3. By: Marc Bourreau (Institut Télécom - Télécom ParisTech - Télécom ParisTech, CREST - Centre de Recherche en Économie et Statistique - INSEE - École Nationale de la Statistique et de l'Administration Économique); Johan Hombert (HEC Paris - GROUPE HEC); Jérôme Pouyet (CREST - Centre de Recherche en Économie et Statistique - INSEE - École Nationale de la Statistique et de l'Administration Économique, Department of Economics, Ecole Polytechnique - CNRS : UMR7176 - Polytechnique - X, EEP-PSE - Ecole d'Économie de Paris - Paris School of Economics - Ecole d'Économie de Paris); Nicolas Schutz (CREST - Centre de Recherche en Économie et Statistique - INSEE - École Nationale de la Statistique et de l'Administration Économique, Department of Economics, Ecole Polytechnique - CNRS : UMR7176 - Polytechnique - X, EEP-PSE - Ecole d'Économie de Paris - Paris School of Economics - Ecole d'Économie de Paris)
    Abstract: We propose a model of two-tier competition between vertically integrated firms and unintegrated downstream firms. We show that, even when integrated firms compete in prices to offer a homogeneous input, the Bertrand result may not obtain, and the input may be priced above marginal cost in equilibrium, which is detrimental to consumers' surplus and social welfare. We obtain that these partial foreclosure equilibria are more likely to exist when downstream competition is fierce. We then use our model to assess the impact of several regulatory tools in the telecommunications industry.
    Keywords: Vertical foreclosure, vertically-related markets, telecommunications.
    Date: 2009–12–09
  4. By: Rania Zaher Naguib (Faculty of Management Technology, The German University in Cairo)
    Abstract: This paper attempts to analyze the medical and economical reasons that cause a difference in the price elasticity of patients' demand to drugs between Egypt and the United States of America. The study was based on two medicines produced by Pfizer (Lipitor and Viagra), with both of them available in Egypt as well as the United States. The result of this study reflected that Egyptians are more sensitive to the changes in price relative to Americans for both Lipitor and Viagra because of different economical and medical factors.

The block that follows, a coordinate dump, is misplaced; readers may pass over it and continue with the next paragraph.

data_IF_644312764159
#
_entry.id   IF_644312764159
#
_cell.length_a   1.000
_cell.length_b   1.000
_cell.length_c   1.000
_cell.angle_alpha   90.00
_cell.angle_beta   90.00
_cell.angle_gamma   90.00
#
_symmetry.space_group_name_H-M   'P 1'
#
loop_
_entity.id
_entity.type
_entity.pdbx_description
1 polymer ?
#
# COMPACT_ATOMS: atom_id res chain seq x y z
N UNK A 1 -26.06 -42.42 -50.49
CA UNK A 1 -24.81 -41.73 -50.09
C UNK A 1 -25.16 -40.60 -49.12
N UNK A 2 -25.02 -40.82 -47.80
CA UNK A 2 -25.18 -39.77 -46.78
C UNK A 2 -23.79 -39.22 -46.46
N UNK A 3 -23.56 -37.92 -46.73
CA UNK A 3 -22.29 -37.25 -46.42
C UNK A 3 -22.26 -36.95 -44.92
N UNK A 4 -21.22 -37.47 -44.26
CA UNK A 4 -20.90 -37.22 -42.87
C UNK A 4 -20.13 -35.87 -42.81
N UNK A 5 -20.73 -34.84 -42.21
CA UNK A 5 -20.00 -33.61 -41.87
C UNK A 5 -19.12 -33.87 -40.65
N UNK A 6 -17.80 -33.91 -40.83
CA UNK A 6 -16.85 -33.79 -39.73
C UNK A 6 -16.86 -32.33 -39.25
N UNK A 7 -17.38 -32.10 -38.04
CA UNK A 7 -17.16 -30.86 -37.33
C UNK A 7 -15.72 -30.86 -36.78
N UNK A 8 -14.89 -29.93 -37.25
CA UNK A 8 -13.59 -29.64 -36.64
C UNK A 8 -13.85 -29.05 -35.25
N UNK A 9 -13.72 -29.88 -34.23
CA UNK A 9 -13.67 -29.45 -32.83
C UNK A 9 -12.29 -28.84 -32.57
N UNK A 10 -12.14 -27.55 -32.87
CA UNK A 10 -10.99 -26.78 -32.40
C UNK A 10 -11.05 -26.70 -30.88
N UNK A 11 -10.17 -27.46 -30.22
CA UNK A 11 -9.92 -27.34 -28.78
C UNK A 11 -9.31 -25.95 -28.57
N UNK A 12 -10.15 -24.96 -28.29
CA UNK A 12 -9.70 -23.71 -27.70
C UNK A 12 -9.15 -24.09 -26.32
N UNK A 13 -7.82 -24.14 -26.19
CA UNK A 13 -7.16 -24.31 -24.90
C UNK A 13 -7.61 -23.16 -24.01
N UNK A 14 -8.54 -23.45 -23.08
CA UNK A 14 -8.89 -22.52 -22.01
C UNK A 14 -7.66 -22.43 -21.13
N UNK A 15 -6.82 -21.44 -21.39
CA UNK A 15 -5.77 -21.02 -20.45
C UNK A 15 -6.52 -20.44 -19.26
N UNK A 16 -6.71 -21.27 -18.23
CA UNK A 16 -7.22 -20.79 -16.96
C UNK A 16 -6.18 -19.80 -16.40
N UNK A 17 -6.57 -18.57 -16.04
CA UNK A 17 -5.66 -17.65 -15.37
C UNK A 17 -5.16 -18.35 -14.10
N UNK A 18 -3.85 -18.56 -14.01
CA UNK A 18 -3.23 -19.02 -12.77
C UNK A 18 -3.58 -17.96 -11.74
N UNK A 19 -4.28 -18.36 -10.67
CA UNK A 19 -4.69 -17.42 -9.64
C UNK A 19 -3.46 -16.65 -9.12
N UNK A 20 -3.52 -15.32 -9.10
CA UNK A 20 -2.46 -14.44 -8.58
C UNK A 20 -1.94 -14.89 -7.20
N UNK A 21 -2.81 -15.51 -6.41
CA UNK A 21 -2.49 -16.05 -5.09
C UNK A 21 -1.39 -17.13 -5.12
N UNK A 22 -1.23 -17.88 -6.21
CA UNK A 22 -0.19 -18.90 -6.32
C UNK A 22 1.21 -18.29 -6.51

Keywords: Price Discrimination, Pharmaceutical Industry
    JEL: I11 D42
    Date: 2010–07
  5. By: Julio Peña Torres (ILADES-Georgetown University, Universidad Alberto Hurtado); Gabriel Fernándes Aguirre, (Economista miembro de la División Económica, Fiscalía Nacional Económica de Chile)
    Abstract: This paper analyzes entry deterrence strategies at sequential multi-unit English-type repeated auctions, based on entry deterrence observed at a series of yearly auctions of fishing rights occurring since the early 1990s in the Chilean sea bass fishery. It analyzes parametric configurations under which incumbent firms could have followed non-cooperative deterrence strategies or else may have colluded for that purpose. A two-stage competition model is developed. In the first stage there occurs sequential auctioning of multiple fishing rights; in the second stage, production rights are used to compete in a homogeneous-good Cournot market. The analysis focuses on the relationship between the number of incumbents, sources of competitive advantage for them, and the number and size of the rights for sale. The core of the analysis lies in answering how the divisibility of the object(s) for sale affects the possibilities of incumbents to deter new rivals’ entry.
    JEL: D2 D4 Q2
    Date: 2010–04

This nep-ind issue is ©2010 by Kwang Soo Cheong. It is provided as is without any express or implied warranty. It may be freely redistributed in whole or in part for any purpose. If distributed in part, please include this notice.
General information on the NEP project can be found at For comments please write to the director of NEP, Marco Novarese at <>. Put “NEP” in the subject, otherwise your mail may be rejected.
NEP’s infrastructure is sponsored by the School of Economics and Finance of Massey University in New Zealand.